Legal worlds

The West Asian ‘group testimonials’ are written on the two sides of the last plate. They are graphically powerful reminders of the diversity of medieval trade communities.  Photographs of the Kollam plates courtesy of M. Raghava Varier and Kesavan Veluthat, with kind permission of His Grace the Most Reverend Dr. Joseph Mar Thoma Metropolitan and His Holiness Basileus Marthoma Paulose II Catholicos of the East and Malankara Metropolitan.

The West Asian ‘group testimonials’ are written on the two sides of the last plate. They are graphically powerful reminders of the diversity of medieval trade communities.

International trade and travel brought different legal systems into direct contact. The copper plates from Kollam are an example of one such encounter.

In the first part of the document, the local chieftain, a feudatory of Kerala’s Cera king, granted agricultural land and tax privileges to an Eastern Christian church, enabling the community to cover “the expenses of [lamp] oil and other things” used in the church. The text sets out the boundaries of the church lands and describes the different occupations of the people who lived on the land.

The second part of the document assigns two trade associations, the Manigramam and the Ancuvannam, to oversee trade in the marketplace at Kollam: “All royal business whatsoever, in the matter of pricing commodities and suchlike, shall be carried out by them.” This included assessing and collecting taxes on commodities arriving in and going out on boats and land-based vehicles.

Both grants were made for “as long as the Earth, the Moon and the Sun shall endure.” Such agreements over land and tax were typical of Indic practices at the time.

On the copper plates, the names of twenty-five witnesses coming from West Asia are given. As Western Asia included many different language groups, one group at Kollam wrote in Arabic, another in Middle Persian and the final one in Judaeo-Persian. These names, however, should not be seen as modern-day ‘signatures’ – rather they follow West Asian conventions whereby one person wrote on behalf of the whole group, scholars call this a ‘group testimonial.’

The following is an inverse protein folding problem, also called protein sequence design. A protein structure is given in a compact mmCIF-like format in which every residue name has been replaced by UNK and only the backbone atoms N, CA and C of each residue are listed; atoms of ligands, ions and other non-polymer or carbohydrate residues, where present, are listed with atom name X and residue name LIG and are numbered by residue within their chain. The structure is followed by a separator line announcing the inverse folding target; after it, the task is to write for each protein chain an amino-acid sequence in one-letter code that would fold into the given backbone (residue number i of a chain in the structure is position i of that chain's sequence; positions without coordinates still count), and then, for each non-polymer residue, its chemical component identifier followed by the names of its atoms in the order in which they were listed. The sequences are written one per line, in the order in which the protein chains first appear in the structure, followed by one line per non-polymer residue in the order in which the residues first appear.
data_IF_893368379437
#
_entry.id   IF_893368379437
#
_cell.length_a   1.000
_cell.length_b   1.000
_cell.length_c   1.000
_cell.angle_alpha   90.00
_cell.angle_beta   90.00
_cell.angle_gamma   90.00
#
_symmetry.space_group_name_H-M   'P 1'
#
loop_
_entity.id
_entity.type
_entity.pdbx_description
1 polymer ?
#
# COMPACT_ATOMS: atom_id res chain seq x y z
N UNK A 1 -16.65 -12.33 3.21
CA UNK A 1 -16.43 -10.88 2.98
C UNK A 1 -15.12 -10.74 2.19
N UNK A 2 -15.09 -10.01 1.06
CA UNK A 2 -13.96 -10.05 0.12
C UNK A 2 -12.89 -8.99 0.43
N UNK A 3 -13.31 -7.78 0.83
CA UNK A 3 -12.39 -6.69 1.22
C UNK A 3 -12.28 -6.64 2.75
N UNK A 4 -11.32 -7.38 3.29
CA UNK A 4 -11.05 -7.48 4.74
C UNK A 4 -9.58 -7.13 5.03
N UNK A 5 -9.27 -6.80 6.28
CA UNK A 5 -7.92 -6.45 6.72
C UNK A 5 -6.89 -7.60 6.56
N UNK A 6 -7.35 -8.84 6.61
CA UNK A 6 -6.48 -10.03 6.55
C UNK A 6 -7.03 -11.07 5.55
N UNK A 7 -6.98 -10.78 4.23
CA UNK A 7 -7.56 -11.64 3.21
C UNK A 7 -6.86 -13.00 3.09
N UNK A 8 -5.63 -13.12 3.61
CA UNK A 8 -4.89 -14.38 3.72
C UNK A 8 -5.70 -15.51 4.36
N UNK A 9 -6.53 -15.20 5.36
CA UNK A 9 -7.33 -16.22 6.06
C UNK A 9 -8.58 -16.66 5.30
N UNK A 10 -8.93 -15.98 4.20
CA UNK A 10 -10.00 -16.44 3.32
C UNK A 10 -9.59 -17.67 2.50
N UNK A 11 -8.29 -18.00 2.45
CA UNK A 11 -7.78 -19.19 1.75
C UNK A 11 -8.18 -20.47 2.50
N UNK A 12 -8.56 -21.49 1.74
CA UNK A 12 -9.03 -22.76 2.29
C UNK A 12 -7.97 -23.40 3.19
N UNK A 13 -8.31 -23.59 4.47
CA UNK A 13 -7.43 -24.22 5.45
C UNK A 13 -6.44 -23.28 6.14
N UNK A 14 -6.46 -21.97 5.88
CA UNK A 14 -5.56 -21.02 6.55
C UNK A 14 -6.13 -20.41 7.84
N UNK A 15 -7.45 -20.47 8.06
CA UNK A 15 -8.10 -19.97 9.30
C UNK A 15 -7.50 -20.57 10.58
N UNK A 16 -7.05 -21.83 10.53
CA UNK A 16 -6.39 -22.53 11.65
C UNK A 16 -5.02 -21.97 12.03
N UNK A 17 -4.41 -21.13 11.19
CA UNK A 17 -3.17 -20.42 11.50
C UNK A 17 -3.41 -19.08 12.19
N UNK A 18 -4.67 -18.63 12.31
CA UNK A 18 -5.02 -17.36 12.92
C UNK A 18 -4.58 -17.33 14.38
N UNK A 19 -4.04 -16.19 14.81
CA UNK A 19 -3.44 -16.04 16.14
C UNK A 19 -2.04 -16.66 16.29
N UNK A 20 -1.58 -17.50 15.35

Recent research indicates that the Middle Persian ‘group testimonial’ represented both Persian-speaking Christians and Zoroastrians. Language therefore did not always denote faith. As there was a diversity of religions in West Asia in this period, it is possible that the Arabic ‘group testimonial’ included Muslims as well as Arabic-speaking Christians and Jews.

The first side of the plate (shown here at the top) reads: “[Arabic] Maymun b. Ibrahim [witnessed] that. And Muhammad b. Manih witnessed. And Salih b. ‘Ali witnessed. And ‘Uthman b. al-Mardhuban witnessed. And Muhammad b. Yahya witnessed. And ‘Amr b. Ibrahim witnessed. And Ibrahim b. al-Dabbi witnessed. And Bakr b. Mansur witnessed. And al-Qasim b. Hamid witnessed. And Mansur b. ‘Isa witnessed. And Isma‘il b. Ya‘qub witnessed. [Middle Persian Pahlavi] Likewise I, Farrox son of Narseh son of Shahraban am witness to it. Likewise [I], Yohannan son of Masya son of Wehzad am witness to it. Likewise I, Shahdost son of Mardweh son of Farroxig am witness to it. Likewise I, Senmihr son of Bayweh am witness to it. Likewise I, Sina son of Yakub am witness to it. Likewise I, [···] son of Mardweh am witness to it …”

The reverse (bottom image) reads: “…Likewise I, Maroe son of Yohannan, am witness to it. Of those of the Good Religion [Zoroastrianism] likewise I, Farrbay son of Windad-Ohrmazd am witness to it. Likewise I, Mard-Farrox son of Boyshad, am witness to it. Likewise I, Azadmard son of Ahla am witness to it. [Judaeo-Persian] Likewise I, Hasan ‘Ali, am witness on it. Likewise I, Sahaq Sama‘el, am witness on it. Likewise I, Abraham Quwami, am witness. Likewise I, Kurush Yahiya, am witness.”

Revised translation of the Arabic based on F. C. Burkitt with amendments by Geoffrey Khan and Eric Vallet. Pahlavi translated by Carlo Cereti; Judaeo-Persian translated by Cereti with amendments by Ludwig Paul.